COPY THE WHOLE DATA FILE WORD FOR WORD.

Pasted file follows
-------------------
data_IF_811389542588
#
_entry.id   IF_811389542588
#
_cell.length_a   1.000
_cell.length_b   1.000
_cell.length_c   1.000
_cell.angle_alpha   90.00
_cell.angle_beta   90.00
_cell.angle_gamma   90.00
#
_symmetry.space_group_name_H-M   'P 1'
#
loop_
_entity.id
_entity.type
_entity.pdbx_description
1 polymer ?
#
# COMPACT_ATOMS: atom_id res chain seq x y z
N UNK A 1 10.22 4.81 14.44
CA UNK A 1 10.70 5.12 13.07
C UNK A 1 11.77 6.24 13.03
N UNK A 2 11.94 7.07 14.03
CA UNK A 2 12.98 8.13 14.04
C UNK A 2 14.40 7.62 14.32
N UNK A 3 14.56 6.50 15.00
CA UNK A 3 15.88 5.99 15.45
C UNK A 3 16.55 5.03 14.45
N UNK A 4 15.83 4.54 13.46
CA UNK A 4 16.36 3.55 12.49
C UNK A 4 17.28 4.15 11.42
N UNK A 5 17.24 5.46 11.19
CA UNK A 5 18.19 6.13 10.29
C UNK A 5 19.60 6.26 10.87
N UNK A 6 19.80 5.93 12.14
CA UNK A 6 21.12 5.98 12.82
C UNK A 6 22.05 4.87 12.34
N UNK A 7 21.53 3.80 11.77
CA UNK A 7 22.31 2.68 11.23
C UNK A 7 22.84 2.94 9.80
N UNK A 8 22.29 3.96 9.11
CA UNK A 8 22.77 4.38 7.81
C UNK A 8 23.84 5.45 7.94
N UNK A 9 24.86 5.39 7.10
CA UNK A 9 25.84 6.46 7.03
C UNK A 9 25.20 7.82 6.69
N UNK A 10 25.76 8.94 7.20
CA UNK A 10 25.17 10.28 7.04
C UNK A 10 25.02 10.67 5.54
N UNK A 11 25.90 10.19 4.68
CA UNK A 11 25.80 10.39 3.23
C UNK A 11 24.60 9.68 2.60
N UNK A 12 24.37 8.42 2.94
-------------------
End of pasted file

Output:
data_IF_811389542588
#
_entry.id   IF_811389542588
#
_cell.length_a   1.000
_cell.length_b   1.000
_cell.length_c   1.000
_cell.angle_alpha   90.00
_cell.angle_beta   90.00
_cell.angle_gamma   90.00
#
_symmetry.space_group_name_H-M   'P 1'
#
loop_
_entity.id
_entity.type
_entity.pdbx_description
1 polymer ?
#
# COMPACT_ATOMS: atom_id res chain seq x y z
N UNK A 1 10.22 4.81 14.44
CA UNK A 1 10.70 5.12 13.07
C UNK A 1 11.77 6.24 13.03
N UNK A 2 11.94 7.07 14.03
CA UNK A 2 12.98 8.13 14.04
C UNK A 2 14.40 7.62 14.32
N UNK A 3 14.56 6.50 15.00
CA UNK A 3 15.88 5.99 15.45
C UNK A 3 16.55 5.03 14.45
N UNK A 4 15.83 4.54 13.46
CA UNK A 4 16.36 3.55 12.49
C UNK A 4 17.28 4.15 11.42
N UNK A 5 17.24 5.46 11.19
CA UNK A 5 18.19 6.13 10.29
C UNK A 5 19.60 6.26 10.87
N UNK A 6 19.80 5.93 12.14
CA UNK A 6 21.12 5.98 12.82
C UNK A 6 22.05 4.87 12.34
N UNK A 7 21.53 3.80 11.77
CA UNK A 7 22.31 2.68 11.23
C UNK A 7 22.84 2.94 9.80
N UNK A 8 22.29 3.96 9.11
CA UNK A 8 22.77 4.38 7.81
C UNK A 8 23.84 5.45 7.94
N UNK A 9 24.86 5.39 7.10
CA UNK A 9 25.84 6.46 7.03
C UNK A 9 25.20 7.82 6.69
N UNK A 10 25.76 8.94 7.20
CA UNK A 10 25.17 10.28 7.04
C UNK A 10 25.02 10.67 5.54
N UNK A 11 25.90 10.19 4.68
CA UNK A 11 25.80 10.39 3.23
C UNK A 11 24.60 9.68 2.60
N UNK A 12 24.37 8.42 2.94